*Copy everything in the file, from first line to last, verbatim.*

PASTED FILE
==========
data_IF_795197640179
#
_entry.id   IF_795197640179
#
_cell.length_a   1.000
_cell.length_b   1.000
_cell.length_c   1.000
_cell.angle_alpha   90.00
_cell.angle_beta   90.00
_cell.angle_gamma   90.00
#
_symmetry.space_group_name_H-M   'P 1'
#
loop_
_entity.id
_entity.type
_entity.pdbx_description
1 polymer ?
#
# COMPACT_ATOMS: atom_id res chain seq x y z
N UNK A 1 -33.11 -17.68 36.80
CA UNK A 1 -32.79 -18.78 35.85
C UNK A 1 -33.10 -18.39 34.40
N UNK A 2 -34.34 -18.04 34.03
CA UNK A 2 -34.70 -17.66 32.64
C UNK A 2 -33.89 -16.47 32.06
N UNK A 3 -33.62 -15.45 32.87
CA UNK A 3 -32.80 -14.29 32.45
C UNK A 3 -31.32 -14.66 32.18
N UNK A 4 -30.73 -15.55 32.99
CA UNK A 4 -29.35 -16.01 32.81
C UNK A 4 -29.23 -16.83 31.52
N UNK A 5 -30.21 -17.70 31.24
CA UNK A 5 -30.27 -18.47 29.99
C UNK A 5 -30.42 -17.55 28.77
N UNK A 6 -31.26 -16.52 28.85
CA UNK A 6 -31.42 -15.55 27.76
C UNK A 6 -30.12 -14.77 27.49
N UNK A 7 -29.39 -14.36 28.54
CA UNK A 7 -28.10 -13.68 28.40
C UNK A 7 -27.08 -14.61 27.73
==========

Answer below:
data_IF_795197640179
#
_entry.id   IF_795197640179
#
_cell.length_a   1.000
_cell.length_b   1.000
_cell.length_c   1.000
_cell.angle_alpha   90.00
_cell.angle_beta   90.00
_cell.angle_gamma   90.00
#
_symmetry.space_group_name_H-M   'P 1'
#
loop_
_entity.id
_entity.type
_entity.pdbx_description
1 polymer ?
#
# COMPACT_ATOMS: atom_id res chain seq x y z
N UNK A 1 -33.11 -17.68 36.80
CA UNK A 1 -32.79 -18.78 35.85
C UNK A 1 -33.10 -18.39 34.40
N UNK A 2 -34.34 -18.04 34.03
CA UNK A 2 -34.70 -17.66 32.64
C UNK A 2 -33.89 -16.47 32.06
N UNK A 3 -33.62 -15.45 32.87
CA UNK A 3 -32.80 -14.29 32.45
C UNK A 3 -31.32 -14.66 32.18
N UNK A 4 -30.73 -15.55 32.99
CA UNK A 4 -29.35 -16.01 32.81
C UNK A 4 -29.23 -16.83 31.52
N UNK A 5 -30.21 -17.70 31.24
CA UNK A 5 -30.27 -18.47 29.99
C UNK A 5 -30.42 -17.55 28.77
N UNK A 6 -31.26 -16.52 28.85
CA UNK A 6 -31.42 -15.55 27.76
C UNK A 6 -30.12 -14.77 27.49
N UNK A 7 -29.39 -14.36 28.54
CA UNK A 7 -28.10 -13.68 28.40
C UNK A 7 -27.08 -14.61 27.73